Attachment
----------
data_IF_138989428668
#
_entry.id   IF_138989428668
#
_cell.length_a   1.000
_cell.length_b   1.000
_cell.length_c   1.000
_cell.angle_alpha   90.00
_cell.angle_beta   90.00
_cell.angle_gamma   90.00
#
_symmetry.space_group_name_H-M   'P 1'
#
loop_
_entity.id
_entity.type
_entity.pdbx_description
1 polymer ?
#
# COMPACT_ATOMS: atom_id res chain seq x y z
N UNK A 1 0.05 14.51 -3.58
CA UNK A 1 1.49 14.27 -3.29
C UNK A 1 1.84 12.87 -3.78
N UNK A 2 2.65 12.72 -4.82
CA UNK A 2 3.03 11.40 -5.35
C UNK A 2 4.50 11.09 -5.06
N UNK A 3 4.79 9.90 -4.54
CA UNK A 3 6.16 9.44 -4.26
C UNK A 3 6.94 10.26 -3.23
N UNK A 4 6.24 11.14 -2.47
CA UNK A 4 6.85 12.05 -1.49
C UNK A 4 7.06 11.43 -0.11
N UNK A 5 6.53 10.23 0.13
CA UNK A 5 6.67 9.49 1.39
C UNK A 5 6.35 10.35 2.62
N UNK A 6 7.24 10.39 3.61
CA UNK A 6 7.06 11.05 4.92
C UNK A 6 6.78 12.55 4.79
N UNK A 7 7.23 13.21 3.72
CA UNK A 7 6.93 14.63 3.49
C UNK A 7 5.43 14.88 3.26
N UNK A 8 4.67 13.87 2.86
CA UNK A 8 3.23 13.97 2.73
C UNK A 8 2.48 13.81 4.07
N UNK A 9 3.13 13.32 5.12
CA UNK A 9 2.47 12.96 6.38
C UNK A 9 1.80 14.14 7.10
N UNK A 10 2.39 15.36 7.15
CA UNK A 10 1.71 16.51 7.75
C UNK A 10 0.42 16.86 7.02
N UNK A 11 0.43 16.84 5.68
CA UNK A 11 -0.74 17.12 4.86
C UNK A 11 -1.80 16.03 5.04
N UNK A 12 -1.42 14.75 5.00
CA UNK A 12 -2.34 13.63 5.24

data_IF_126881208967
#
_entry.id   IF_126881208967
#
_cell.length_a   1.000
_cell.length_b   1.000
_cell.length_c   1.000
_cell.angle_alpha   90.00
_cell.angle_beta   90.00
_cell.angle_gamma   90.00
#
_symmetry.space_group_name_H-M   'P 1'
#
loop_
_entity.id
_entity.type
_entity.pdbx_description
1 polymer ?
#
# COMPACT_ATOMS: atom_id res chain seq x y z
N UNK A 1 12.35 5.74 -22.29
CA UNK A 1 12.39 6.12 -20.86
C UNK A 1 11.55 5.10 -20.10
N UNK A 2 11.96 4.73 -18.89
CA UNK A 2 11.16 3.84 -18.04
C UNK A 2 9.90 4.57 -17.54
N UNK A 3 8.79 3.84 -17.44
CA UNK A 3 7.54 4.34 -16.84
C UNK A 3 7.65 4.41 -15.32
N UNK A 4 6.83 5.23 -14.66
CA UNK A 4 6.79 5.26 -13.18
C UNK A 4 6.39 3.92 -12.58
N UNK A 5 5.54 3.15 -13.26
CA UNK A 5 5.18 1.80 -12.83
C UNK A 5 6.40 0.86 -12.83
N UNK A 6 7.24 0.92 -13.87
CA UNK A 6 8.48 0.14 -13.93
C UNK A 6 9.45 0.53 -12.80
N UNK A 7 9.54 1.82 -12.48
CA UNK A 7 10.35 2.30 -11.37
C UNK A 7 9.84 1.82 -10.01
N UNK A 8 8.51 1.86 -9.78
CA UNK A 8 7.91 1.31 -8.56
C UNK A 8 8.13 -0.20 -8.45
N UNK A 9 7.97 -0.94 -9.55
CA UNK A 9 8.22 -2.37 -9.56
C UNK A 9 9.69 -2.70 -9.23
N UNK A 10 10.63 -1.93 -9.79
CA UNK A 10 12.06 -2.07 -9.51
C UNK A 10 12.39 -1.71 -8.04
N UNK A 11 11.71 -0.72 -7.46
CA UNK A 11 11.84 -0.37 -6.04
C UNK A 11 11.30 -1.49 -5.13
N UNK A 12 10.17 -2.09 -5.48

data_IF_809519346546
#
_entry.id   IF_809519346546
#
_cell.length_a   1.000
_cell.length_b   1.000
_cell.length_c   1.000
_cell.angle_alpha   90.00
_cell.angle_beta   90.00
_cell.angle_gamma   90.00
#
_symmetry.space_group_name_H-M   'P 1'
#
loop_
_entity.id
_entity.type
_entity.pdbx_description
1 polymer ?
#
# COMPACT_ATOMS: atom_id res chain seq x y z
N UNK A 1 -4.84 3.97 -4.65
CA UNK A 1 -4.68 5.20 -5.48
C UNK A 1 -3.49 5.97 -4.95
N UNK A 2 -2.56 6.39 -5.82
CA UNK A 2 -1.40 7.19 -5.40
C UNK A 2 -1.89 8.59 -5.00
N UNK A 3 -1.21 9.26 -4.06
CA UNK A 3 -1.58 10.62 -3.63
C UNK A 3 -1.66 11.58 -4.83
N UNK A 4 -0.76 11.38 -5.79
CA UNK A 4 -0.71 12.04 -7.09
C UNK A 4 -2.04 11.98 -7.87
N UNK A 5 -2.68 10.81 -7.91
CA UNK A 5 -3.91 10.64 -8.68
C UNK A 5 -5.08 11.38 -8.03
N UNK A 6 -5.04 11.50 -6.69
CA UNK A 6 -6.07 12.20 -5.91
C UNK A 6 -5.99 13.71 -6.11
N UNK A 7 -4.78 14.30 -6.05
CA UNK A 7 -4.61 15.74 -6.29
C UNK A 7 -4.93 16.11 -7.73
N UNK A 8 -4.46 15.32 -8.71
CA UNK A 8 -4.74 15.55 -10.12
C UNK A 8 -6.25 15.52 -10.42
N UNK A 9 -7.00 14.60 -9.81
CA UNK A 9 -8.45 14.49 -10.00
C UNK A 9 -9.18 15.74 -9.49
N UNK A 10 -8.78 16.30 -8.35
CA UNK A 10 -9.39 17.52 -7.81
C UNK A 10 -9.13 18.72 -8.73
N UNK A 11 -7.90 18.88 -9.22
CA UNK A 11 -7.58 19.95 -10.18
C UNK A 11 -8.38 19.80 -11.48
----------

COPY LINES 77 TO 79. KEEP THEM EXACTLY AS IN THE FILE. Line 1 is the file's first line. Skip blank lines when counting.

CA UNK A 1 12.39 6.12 -20.86
C UNK A 1 11.55 5.10 -20.10
N UNK A 2 11.96 4.73 -18.89